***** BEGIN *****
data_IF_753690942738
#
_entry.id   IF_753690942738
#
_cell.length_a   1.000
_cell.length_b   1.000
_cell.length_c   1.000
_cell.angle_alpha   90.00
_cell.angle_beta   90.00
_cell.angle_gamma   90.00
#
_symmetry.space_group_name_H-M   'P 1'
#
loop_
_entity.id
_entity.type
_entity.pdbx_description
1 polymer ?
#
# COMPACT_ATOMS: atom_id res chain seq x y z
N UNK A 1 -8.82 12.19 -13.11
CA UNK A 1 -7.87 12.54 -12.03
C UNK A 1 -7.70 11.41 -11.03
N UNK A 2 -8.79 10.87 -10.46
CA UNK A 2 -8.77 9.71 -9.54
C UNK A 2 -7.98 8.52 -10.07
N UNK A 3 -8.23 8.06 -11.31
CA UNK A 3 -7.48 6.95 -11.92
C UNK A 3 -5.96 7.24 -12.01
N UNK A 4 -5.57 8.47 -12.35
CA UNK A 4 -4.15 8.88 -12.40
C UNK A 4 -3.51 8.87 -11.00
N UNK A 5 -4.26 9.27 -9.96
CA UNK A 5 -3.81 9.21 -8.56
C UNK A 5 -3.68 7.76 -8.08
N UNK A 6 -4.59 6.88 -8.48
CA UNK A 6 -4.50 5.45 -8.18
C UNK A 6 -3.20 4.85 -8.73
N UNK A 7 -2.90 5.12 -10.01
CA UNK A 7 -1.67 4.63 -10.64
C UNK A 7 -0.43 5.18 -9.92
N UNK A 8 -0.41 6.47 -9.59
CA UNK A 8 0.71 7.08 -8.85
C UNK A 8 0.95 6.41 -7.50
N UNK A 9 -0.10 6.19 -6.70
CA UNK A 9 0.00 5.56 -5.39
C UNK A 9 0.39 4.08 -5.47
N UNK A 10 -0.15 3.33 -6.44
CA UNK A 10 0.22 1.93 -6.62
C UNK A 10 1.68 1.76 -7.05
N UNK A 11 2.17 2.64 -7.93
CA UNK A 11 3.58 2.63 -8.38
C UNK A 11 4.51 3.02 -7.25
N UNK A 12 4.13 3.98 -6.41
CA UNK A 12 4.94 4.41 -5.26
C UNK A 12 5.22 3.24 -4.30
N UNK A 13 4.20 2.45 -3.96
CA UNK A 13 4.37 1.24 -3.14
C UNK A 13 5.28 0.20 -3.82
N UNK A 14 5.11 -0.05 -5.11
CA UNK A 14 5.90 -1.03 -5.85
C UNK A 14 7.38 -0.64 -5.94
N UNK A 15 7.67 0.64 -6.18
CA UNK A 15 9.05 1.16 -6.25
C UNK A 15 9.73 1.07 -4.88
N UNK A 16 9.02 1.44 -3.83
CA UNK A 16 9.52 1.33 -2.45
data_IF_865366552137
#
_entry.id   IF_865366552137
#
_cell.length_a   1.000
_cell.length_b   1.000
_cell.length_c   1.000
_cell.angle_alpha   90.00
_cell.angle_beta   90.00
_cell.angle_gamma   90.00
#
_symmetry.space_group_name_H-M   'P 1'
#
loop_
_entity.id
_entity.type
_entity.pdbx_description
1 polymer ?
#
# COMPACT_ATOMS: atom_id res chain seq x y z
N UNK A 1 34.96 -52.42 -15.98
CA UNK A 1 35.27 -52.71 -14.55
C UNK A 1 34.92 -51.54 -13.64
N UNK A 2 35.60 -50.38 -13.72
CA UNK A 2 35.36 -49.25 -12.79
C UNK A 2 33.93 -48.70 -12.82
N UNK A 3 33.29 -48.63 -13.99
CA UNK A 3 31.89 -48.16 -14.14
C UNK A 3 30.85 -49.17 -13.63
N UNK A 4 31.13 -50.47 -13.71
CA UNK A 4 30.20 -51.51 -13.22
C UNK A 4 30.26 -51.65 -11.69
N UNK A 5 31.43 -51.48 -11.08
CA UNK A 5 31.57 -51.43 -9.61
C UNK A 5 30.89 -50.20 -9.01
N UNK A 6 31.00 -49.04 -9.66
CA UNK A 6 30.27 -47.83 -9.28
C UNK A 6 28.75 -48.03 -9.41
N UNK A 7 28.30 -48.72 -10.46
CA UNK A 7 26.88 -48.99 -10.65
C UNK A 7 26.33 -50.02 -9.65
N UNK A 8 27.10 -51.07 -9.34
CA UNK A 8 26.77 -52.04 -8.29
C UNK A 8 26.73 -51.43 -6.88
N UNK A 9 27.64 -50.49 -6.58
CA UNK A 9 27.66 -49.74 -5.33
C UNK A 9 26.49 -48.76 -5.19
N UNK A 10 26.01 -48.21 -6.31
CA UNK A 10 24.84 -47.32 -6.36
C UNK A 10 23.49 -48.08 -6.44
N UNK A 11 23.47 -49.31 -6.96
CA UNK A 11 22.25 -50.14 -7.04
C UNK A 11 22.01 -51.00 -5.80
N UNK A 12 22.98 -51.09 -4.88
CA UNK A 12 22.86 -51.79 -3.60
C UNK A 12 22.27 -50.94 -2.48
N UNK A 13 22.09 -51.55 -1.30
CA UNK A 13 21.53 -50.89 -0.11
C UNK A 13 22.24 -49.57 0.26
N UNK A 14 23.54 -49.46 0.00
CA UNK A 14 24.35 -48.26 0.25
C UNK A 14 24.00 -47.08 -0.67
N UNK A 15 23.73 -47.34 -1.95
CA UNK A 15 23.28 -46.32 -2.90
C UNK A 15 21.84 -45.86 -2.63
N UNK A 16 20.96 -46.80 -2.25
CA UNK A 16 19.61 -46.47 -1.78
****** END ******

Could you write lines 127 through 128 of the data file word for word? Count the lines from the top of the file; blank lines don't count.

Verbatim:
N UNK A 14 23.54 -49.46 0.00
CA UNK A 14 24.35 -48.26 0.25